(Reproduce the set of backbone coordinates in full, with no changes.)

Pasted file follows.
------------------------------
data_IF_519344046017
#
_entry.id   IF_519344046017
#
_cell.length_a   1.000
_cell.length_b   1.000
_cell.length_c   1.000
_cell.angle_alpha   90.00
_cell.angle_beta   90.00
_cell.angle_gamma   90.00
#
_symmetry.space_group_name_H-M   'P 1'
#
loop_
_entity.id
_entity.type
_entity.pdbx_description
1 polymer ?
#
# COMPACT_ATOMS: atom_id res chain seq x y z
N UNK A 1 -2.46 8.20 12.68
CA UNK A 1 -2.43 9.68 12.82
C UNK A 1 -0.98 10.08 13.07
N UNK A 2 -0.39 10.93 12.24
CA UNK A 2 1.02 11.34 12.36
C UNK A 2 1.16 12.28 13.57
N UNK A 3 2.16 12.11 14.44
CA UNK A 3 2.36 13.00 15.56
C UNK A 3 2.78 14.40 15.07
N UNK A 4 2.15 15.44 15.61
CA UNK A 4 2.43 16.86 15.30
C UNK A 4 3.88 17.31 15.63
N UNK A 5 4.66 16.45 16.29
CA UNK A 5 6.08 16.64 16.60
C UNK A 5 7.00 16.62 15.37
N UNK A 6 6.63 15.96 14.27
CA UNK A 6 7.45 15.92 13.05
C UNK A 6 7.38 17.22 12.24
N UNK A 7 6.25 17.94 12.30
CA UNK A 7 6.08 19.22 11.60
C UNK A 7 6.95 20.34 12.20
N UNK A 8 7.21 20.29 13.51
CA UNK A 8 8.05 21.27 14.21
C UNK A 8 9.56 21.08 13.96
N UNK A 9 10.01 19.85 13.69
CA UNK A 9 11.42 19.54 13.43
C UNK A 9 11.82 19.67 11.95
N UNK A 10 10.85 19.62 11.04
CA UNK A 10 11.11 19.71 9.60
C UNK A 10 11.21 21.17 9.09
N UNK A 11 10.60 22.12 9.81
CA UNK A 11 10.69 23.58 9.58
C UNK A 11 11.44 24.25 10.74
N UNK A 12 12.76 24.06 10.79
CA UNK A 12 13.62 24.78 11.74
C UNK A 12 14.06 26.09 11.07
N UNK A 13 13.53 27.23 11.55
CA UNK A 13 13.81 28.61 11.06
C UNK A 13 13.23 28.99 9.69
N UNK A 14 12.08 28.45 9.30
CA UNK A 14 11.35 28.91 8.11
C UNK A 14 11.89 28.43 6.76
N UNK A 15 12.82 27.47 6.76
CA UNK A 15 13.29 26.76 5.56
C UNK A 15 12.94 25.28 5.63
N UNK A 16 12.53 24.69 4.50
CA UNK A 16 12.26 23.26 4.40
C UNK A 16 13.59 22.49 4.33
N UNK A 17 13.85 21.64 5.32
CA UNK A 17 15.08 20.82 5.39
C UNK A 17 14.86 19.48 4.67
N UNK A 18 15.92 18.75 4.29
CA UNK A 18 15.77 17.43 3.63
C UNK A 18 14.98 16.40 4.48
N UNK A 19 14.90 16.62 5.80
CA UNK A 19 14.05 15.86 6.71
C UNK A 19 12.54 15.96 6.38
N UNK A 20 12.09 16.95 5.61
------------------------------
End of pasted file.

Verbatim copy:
data_IF_519344046017
#
_entry.id   IF_519344046017
#
_cell.length_a   1.000
_cell.length_b   1.000
_cell.length_c   1.000
_cell.angle_alpha   90.00
_cell.angle_beta   90.00
_cell.angle_gamma   90.00
#
_symmetry.space_group_name_H-M   'P 1'
#
loop_
_entity.id
_entity.type
_entity.pdbx_description
1 polymer ?
#
# COMPACT_ATOMS: atom_id res chain seq x y z
N UNK A 1 -2.46 8.20 12.68
CA UNK A 1 -2.43 9.68 12.82
C UNK A 1 -0.98 10.08 13.07
N UNK A 2 -0.39 10.93 12.24
CA UNK A 2 1.02 11.34 12.36
C UNK A 2 1.16 12.28 13.57
N UNK A 3 2.16 12.11 14.44
CA UNK A 3 2.36 13.00 15.56
C UNK A 3 2.78 14.40 15.07
N UNK A 4 2.15 15.44 15.61
CA UNK A 4 2.43 16.86 15.30
C UNK A 4 3.88 17.31 15.63
N UNK A 5 4.66 16.45 16.29
CA UNK A 5 6.08 16.64 16.60
C UNK A 5 7.00 16.62 15.37
N UNK A 6 6.63 15.96 14.27
CA UNK A 6 7.45 15.92 13.05
C UNK A 6 7.38 17.22 12.24
N UNK A 7 6.25 17.94 12.30
CA UNK A 7 6.08 19.22 11.60
C UNK A 7 6.95 20.34 12.20
N UNK A 8 7.21 20.29 13.51
CA UNK A 8 8.05 21.27 14.21
C UNK A 8 9.56 21.08 13.96
N UNK A 9 10.01 19.85 13.69
CA UNK A 9 11.42 19.54 13.43
C UNK A 9 11.82 19.67 11.95
N UNK A 10 10.85 19.62 11.04
CA UNK A 10 11.11 19.71 9.60
C UNK A 10 11.21 21.17 9.09
N UNK A 11 10.60 22.12 9.81
CA UNK A 11 10.69 23.58 9.58
C UNK A 11 11.44 24.25 10.74
N UNK A 12 12.76 24.06 10.79
CA UNK A 12 13.62 24.78 11.74
C UNK A 12 14.06 26.09 11.07
N UNK A 13 13.53 27.23 11.55
CA UNK A 13 13.81 28.61 11.06
C UNK A 13 13.23 28.99 9.69
N UNK A 14 12.08 28.45 9.30
CA UNK A 14 11.35 28.91 8.11
C UNK A 14 11.89 28.43 6.76
N UNK A 15 12.82 27.47 6.76
CA UNK A 15 13.29 26.76 5.56
C UNK A 15 12.94 25.28 5.63
N UNK A 16 12.53 24.69 4.50
CA UNK A 16 12.26 23.26 4.40
C UNK A 16 13.59 22.49 4.33
N UNK A 17 13.85 21.64 5.32
CA UNK A 17 15.08 20.82 5.39
C UNK A 17 14.86 19.48 4.67
N UNK A 18 15.92 18.75 4.29
CA UNK A 18 15.77 17.43 3.63
C UNK A 18 14.98 16.40 4.48
N UNK A 19 14.90 16.62 5.80
CA UNK A 19 14.05 15.86 6.71
C UNK A 19 12.54 15.96 6.38
N UNK A 20 12.09 16.95 5.61